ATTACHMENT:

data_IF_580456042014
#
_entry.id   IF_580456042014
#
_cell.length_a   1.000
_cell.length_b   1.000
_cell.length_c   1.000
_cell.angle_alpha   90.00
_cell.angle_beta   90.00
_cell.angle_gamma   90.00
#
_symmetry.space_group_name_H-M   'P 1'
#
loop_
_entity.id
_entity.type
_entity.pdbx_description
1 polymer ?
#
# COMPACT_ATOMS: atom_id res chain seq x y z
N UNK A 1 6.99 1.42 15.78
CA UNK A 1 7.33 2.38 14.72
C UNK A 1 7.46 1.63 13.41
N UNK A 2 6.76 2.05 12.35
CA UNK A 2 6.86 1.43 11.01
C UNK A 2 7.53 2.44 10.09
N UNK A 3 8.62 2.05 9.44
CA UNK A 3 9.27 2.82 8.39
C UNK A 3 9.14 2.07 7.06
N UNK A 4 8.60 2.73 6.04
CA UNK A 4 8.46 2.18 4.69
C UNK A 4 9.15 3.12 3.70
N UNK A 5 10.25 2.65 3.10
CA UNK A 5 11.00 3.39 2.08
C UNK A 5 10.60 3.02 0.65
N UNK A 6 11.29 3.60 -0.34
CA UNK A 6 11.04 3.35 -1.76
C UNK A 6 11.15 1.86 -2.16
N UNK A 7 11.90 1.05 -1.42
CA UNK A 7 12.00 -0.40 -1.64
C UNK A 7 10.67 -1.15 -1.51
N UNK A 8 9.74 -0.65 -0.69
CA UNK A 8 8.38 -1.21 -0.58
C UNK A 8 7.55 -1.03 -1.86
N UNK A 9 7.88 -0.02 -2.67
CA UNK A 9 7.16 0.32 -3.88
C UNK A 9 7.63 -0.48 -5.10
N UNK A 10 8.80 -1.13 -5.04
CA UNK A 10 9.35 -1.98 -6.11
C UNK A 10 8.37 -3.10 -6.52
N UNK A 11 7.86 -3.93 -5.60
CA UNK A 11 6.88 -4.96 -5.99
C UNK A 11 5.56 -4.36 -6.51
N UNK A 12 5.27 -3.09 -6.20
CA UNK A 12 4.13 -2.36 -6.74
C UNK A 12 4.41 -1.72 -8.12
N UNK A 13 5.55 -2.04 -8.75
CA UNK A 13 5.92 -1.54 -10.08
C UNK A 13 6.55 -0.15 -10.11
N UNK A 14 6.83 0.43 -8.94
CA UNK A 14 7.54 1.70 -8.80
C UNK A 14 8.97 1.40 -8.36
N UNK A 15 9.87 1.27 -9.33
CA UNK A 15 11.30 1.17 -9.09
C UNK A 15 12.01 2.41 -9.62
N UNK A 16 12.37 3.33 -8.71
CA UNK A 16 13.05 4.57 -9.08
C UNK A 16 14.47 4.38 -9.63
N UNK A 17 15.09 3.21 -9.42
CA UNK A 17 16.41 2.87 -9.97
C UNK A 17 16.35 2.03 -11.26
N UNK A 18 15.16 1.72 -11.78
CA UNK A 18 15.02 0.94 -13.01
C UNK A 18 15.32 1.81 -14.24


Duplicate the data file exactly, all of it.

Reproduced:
data_IF_580456042014
#
_entry.id   IF_580456042014
#
_cell.length_a   1.000
_cell.length_b   1.000
_cell.length_c   1.000
_cell.angle_alpha   90.00
_cell.angle_beta   90.00
_cell.angle_gamma   90.00
#
_symmetry.space_group_name_H-M   'P 1'
#
loop_
_entity.id
_entity.type
_entity.pdbx_description
1 polymer ?
#
# COMPACT_ATOMS: atom_id res chain seq x y z
N UNK A 1 6.99 1.42 15.78
CA UNK A 1 7.33 2.38 14.72
C UNK A 1 7.46 1.63 13.41
N UNK A 2 6.76 2.05 12.35
CA UNK A 2 6.86 1.43 11.01
C UNK A 2 7.53 2.44 10.09
N UNK A 3 8.62 2.05 9.44
CA UNK A 3 9.27 2.82 8.39
C UNK A 3 9.14 2.07 7.06
N UNK A 4 8.60 2.73 6.04
CA UNK A 4 8.46 2.18 4.69
C UNK A 4 9.15 3.12 3.70
N UNK A 5 10.25 2.65 3.10
CA UNK A 5 11.00 3.39 2.08
C UNK A 5 10.60 3.02 0.65
N UNK A 6 11.29 3.60 -0.34
CA UNK A 6 11.04 3.35 -1.76
C UNK A 6 11.15 1.86 -2.16
N UNK A 7 11.90 1.05 -1.42
CA UNK A 7 12.00 -0.40 -1.64
C UNK A 7 10.67 -1.15 -1.51
N UNK A 8 9.74 -0.65 -0.69
CA UNK A 8 8.38 -1.21 -0.58
C UNK A 8 7.55 -1.03 -1.86
N UNK A 9 7.88 -0.02 -2.67
CA UNK A 9 7.16 0.32 -3.88
C UNK A 9 7.63 -0.48 -5.10
N UNK A 10 8.80 -1.13 -5.04
CA UNK A 10 9.35 -1.98 -6.11
C UNK A 10 8.37 -3.10 -6.52
N UNK A 11 7.86 -3.93 -5.60
CA UNK A 11 6.88 -4.96 -5.99
C UNK A 11 5.56 -4.36 -6.51
N UNK A 12 5.27 -3.09 -6.20
CA UNK A 12 4.13 -2.36 -6.74
C UNK A 12 4.41 -1.72 -8.12
N UNK A 13 5.55 -2.04 -8.75
CA UNK A 13 5.92 -1.54 -10.08
C UNK A 13 6.55 -0.15 -10.11
N UNK A 14 6.83 0.43 -8.94
CA UNK A 14 7.54 1.70 -8.80
C UNK A 14 8.97 1.40 -8.36
N UNK A 15 9.87 1.27 -9.33
CA UNK A 15 11.30 1.17 -9.09
C UNK A 15 12.01 2.41 -9.62
N UNK A 16 12.37 3.33 -8.71
CA UNK A 16 13.05 4.57 -9.08
C UNK A 16 14.47 4.38 -9.63
N UNK A 17 15.09 3.21 -9.42
CA UNK A 17 16.41 2.87 -9.97
C UNK A 17 16.35 2.03 -11.26
N UNK A 18 15.16 1.72 -11.78
CA UNK A 18 15.02 0.94 -13.01
C UNK A 18 15.32 1.81 -14.24